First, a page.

In 1942 the MoD carried out a series of experiments to see if anthrax could be used in the war effort. A Wellington bomber dropped a 30-pound bomb containing anthrax onto a hard beach in Penclawdd on the Gower Peninsula in Wales. It burst on contact and released a fine mist that infected the nearby sheep that died soon after.
On the 15th of January 1987 during parliamentary question time, Defence Minister Archie Hamilton confirmed that this experiment was conducted at Penclawdd
In October 1942, after their discovery of the effectiveness of anthrax as a lethal agent in warfare, the British launched “Operation Vegetarian,” in which workers mass-produced five million units of the United Kingdom’s first operational biological weapon, the anthrax-filled cattle cake. The plan was for Allied bombers to drop the anthrax-filled buns into Germany’s cattle grazing pastures where the animals would eat the cakes, contract the disease, and quickly die. However, by the time the operation was ready to be launched in 1944, the invasion of Normandy had already taken place, and the Allies were winning the War by conventional means. The five million buns were eventually burned after the War.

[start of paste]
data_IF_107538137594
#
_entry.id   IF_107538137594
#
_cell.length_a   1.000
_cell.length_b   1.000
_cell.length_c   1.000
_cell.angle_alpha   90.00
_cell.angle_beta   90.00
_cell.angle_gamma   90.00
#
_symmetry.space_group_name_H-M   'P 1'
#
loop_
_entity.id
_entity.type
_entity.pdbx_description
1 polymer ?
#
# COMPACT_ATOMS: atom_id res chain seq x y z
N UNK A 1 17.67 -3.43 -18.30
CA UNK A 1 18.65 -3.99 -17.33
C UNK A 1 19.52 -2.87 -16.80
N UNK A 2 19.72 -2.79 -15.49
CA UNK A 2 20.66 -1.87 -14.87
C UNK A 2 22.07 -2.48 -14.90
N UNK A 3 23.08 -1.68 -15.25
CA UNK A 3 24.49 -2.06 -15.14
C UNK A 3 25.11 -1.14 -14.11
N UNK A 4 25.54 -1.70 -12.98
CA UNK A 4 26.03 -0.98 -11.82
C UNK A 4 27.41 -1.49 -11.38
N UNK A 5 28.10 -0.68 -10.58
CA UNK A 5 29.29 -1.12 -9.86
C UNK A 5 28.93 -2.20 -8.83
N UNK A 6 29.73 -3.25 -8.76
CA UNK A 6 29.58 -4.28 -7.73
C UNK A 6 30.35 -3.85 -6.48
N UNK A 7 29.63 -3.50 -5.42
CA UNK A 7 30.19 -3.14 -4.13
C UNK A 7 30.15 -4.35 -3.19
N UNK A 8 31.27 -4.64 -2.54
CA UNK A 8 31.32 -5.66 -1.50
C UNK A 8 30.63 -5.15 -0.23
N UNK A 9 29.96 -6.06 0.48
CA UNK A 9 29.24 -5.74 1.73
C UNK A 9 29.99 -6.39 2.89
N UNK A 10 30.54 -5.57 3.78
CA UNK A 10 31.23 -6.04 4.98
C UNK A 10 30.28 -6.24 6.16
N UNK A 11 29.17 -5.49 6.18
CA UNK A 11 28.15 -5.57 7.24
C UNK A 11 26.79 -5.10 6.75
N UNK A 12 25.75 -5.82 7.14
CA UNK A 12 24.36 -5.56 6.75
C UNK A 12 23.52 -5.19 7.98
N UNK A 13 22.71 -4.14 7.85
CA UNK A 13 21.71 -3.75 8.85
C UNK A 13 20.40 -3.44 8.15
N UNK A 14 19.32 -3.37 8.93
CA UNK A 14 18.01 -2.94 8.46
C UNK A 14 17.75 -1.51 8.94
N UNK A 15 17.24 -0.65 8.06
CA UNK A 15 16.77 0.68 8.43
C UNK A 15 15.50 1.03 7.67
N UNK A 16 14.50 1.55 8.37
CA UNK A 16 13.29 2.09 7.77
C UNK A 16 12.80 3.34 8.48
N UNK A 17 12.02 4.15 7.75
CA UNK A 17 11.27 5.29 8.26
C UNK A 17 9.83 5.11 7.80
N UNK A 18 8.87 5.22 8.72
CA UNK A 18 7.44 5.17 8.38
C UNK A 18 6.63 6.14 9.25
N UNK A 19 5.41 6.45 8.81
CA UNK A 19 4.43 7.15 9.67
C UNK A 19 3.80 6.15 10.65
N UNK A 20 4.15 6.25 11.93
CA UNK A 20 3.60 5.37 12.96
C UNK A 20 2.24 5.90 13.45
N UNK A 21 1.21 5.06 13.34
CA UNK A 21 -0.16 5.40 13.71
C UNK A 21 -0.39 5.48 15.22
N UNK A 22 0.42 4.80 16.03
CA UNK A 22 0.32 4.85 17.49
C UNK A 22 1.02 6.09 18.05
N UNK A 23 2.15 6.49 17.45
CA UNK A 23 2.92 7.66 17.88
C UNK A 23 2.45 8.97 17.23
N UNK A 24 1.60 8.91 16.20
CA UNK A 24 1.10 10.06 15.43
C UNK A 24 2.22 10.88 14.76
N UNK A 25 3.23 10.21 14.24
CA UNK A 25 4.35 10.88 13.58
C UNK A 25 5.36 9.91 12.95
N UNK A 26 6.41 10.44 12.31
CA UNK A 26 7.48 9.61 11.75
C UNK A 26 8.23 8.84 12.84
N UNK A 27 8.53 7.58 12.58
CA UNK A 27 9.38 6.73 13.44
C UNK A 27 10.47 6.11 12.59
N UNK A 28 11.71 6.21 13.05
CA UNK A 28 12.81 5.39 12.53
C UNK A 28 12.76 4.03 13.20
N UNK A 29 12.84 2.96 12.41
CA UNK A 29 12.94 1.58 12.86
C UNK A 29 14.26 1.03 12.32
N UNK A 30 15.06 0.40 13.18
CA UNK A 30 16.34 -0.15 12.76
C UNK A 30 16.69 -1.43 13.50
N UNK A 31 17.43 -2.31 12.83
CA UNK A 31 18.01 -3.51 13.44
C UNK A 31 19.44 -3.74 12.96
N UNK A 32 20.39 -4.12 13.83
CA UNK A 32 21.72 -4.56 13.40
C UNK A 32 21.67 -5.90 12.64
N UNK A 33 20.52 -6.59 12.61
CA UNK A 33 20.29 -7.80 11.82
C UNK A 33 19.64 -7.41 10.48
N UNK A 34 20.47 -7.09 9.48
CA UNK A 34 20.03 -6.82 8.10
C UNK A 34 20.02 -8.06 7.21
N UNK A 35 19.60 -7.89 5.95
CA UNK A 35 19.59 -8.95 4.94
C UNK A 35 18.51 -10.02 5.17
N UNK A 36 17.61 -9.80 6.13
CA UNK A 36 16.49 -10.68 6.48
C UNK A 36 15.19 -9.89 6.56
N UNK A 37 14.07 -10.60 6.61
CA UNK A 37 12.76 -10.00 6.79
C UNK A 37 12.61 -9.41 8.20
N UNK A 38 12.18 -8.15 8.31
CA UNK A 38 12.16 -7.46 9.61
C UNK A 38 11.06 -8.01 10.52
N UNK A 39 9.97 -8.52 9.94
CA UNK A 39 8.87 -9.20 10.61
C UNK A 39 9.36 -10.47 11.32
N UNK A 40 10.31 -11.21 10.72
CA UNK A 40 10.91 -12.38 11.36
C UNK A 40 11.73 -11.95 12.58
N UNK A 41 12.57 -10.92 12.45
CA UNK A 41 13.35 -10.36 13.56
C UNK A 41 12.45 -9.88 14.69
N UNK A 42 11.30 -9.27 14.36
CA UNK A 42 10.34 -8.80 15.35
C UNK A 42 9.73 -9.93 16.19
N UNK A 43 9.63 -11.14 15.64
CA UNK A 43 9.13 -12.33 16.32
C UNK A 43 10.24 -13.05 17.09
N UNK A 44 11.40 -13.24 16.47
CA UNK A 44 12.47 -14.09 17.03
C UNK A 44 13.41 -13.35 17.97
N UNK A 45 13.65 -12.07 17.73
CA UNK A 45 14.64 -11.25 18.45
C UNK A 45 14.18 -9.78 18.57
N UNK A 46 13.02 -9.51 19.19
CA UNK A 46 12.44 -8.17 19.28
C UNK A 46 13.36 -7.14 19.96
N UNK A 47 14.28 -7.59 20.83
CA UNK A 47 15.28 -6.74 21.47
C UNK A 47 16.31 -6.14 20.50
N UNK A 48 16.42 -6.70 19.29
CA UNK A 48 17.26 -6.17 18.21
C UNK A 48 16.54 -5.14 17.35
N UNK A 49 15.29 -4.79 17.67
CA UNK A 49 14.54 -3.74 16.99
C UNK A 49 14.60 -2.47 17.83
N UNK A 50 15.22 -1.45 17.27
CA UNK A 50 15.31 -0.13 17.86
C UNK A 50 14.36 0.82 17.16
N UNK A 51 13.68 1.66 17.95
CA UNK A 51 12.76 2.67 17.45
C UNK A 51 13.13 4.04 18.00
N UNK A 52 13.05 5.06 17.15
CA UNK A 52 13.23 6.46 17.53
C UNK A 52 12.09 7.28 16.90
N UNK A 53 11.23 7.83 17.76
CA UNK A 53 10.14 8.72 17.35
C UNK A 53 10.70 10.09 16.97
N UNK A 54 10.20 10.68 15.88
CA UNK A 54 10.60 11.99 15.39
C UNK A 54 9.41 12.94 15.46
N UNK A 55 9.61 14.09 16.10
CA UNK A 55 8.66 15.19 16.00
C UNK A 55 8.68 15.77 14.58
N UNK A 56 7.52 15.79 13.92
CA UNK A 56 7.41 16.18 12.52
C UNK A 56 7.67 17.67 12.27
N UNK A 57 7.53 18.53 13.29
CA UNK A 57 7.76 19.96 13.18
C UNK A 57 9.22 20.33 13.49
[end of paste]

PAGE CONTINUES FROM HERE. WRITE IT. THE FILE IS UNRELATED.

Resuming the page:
Today the last remains of the military installation lie half buried in the estuary sands